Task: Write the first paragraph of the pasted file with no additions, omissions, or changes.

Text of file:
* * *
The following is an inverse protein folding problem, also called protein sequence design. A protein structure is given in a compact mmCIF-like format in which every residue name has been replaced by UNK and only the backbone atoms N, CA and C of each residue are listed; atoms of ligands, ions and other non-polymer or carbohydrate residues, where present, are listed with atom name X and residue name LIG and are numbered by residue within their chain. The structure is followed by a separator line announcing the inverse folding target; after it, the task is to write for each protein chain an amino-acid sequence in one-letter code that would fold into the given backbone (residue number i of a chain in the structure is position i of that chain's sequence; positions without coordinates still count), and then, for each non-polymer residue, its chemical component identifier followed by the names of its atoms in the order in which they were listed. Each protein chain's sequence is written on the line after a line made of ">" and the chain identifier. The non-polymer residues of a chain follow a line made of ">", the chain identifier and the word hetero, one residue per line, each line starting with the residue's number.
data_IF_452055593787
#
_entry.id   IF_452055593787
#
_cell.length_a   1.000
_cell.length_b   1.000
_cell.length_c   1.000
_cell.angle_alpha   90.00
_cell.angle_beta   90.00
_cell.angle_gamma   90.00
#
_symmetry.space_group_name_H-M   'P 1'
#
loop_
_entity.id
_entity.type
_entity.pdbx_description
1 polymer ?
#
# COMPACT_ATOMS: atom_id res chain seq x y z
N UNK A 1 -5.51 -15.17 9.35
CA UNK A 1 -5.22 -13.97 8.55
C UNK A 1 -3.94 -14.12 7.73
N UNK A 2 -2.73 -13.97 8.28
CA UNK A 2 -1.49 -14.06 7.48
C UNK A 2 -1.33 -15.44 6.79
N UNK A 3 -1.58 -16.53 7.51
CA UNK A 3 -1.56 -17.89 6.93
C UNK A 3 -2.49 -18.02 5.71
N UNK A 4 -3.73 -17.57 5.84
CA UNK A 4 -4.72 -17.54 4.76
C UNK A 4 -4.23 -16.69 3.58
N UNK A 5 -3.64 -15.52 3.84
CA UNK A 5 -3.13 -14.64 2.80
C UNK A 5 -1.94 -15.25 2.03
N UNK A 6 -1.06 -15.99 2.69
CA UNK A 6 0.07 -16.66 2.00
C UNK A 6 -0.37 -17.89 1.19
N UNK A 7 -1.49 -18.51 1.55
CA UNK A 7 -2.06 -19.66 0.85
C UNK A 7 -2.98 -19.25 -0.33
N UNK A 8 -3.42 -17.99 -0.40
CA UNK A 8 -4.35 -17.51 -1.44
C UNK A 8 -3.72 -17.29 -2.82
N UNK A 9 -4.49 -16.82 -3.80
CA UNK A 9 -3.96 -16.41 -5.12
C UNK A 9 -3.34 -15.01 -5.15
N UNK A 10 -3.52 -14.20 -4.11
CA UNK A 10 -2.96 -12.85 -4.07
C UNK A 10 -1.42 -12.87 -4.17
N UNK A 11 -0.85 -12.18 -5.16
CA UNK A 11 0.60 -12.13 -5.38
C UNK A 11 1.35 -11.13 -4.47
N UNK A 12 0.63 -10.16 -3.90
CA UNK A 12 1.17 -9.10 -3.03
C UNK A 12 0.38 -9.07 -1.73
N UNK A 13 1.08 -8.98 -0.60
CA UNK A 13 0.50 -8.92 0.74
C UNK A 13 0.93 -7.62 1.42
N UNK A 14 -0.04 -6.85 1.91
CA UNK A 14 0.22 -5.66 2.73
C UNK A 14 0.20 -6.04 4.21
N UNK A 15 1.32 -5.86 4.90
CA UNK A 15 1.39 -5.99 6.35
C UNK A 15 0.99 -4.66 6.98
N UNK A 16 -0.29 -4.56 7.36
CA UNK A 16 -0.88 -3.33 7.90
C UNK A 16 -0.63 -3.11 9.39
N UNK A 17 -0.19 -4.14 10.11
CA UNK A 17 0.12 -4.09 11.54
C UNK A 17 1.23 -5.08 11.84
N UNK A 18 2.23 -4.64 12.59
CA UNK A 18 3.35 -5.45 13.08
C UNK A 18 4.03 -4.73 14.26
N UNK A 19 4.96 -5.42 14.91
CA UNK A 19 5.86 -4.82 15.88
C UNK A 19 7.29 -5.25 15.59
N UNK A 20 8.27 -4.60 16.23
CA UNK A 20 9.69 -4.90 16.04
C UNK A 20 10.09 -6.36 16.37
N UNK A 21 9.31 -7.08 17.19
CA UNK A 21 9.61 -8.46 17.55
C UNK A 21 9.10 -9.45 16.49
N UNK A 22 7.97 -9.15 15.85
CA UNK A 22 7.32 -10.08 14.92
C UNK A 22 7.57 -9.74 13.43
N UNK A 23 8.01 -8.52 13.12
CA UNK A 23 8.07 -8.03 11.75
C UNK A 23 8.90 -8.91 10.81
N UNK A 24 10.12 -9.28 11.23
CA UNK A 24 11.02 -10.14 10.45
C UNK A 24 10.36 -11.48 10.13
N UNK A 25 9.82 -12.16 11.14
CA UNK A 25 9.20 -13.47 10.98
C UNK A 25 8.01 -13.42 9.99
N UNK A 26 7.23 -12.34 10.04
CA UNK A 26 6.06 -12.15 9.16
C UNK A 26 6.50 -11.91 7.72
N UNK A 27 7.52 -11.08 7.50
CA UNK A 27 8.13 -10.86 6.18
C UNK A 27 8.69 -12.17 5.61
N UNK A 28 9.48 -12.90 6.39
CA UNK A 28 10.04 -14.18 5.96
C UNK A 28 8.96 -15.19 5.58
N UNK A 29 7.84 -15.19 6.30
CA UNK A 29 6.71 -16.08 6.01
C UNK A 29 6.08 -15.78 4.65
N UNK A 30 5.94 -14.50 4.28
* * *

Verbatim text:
The following is an inverse protein folding problem, also called protein sequence design. A protein structure is given in a compact mmCIF-like format in which every residue name has been replaced by UNK and only the backbone atoms N, CA and C of each residue are listed; atoms of ligands, ions and other non-polymer or carbohydrate residues, where present, are listed with atom name X and residue name LIG and are numbered by residue within their chain. The structure is followed by a separator line announcing the inverse folding target; after it, the task is to write for each protein chain an amino-acid sequence in one-letter code that would fold into the given backbone (residue number i of a chain in the structure is position i of that chain's sequence; positions without coordinates still count), and then, for each non-polymer residue, its chemical component identifier followed by the names of its atoms in the order in which they were listed. Each protein chain's sequence is written on the line after a line made of ">" and the chain identifier. The non-polymer residues of a chain follow a line made of ">", the chain identifier and the word hetero, one residue per line, each line starting with the residue's number.